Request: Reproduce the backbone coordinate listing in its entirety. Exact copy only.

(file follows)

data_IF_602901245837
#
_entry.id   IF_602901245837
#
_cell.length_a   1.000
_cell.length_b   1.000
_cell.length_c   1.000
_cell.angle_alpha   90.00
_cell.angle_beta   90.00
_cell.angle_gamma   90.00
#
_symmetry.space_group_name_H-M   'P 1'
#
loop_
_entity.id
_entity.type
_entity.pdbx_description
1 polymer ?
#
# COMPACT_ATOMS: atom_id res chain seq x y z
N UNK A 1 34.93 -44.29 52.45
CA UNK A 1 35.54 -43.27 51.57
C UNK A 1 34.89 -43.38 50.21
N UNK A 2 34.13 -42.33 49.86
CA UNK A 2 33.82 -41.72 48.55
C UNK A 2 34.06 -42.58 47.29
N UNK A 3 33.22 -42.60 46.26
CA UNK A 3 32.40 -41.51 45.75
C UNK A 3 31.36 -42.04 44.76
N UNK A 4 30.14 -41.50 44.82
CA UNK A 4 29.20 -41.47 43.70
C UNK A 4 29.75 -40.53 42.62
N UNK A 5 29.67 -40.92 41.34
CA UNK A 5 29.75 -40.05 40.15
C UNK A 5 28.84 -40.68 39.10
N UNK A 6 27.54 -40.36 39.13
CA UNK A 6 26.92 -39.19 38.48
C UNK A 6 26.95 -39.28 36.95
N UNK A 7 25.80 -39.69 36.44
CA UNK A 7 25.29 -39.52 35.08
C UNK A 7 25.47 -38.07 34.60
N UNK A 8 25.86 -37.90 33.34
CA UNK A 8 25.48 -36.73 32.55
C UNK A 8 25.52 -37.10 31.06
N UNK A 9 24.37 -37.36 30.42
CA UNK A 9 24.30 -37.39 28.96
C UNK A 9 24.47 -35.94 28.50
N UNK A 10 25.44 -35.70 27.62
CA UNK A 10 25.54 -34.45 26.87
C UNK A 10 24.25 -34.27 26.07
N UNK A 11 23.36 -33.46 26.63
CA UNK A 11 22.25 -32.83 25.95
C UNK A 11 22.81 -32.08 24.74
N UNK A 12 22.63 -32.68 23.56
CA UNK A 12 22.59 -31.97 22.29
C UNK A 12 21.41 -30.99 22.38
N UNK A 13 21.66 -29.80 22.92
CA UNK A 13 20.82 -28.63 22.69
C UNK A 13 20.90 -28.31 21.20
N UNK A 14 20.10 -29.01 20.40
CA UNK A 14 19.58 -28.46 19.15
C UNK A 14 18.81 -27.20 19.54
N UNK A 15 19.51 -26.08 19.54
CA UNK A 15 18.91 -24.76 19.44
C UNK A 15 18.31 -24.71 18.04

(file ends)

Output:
data_IF_602901245837
#
_entry.id   IF_602901245837
#
_cell.length_a   1.000
_cell.length_b   1.000
_cell.length_c   1.000
_cell.angle_alpha   90.00
_cell.angle_beta   90.00
_cell.angle_gamma   90.00
#
_symmetry.space_group_name_H-M   'P 1'
#
loop_
_entity.id
_entity.type
_entity.pdbx_description
1 polymer ?
#
# COMPACT_ATOMS: atom_id res chain seq x y z
N UNK A 1 34.93 -44.29 52.45
CA UNK A 1 35.54 -43.27 51.57
C UNK A 1 34.89 -43.38 50.21
N UNK A 2 34.13 -42.33 49.86
CA UNK A 2 33.82 -41.72 48.55
C UNK A 2 34.06 -42.58 47.29
N UNK A 3 33.22 -42.60 46.26
CA UNK A 3 32.40 -41.51 45.75
C UNK A 3 31.36 -42.04 44.76
N UNK A 4 30.14 -41.50 44.82
CA UNK A 4 29.20 -41.47 43.70
C UNK A 4 29.75 -40.53 42.62
N UNK A 5 29.67 -40.92 41.34
CA UNK A 5 29.75 -40.05 40.15
C UNK A 5 28.84 -40.68 39.10
N UNK A 6 27.54 -40.36 39.13
CA UNK A 6 26.92 -39.19 38.48
C UNK A 6 26.95 -39.28 36.95
N UNK A 7 25.80 -39.69 36.44
CA UNK A 7 25.29 -39.52 35.08
C UNK A 7 25.47 -38.07 34.60
N UNK A 8 25.86 -37.90 33.34
CA UNK A 8 25.48 -36.73 32.55
C UNK A 8 25.52 -37.10 31.06
N UNK A 9 24.37 -37.36 30.42
CA UNK A 9 24.30 -37.39 28.96
C UNK A 9 24.47 -35.94 28.50
N UNK A 10 25.44 -35.70 27.62
CA UNK A 10 25.54 -34.45 26.87
C UNK A 10 24.25 -34.27 26.07
N UNK A 11 23.36 -33.46 26.63
CA UNK A 11 22.25 -32.83 25.95
C UNK A 11 22.81 -32.08 24.74
N UNK A 12 22.63 -32.68 23.56
CA UNK A 12 22.59 -31.97 22.29
C UNK A 12 21.41 -30.99 22.38
N UNK A 13 21.66 -29.80 22.92
CA UNK A 13 20.82 -28.63 22.69
C UNK A 13 20.90 -28.31 21.20
N UNK A 14 20.10 -29.01 20.40
CA UNK A 14 19.58 -28.46 19.15
C UNK A 14 18.81 -27.20 19.54
N UNK A 15 19.51 -26.08 19.54
CA UNK A 15 18.91 -24.76 19.44
C UNK A 15 18.31 -24.71 18.04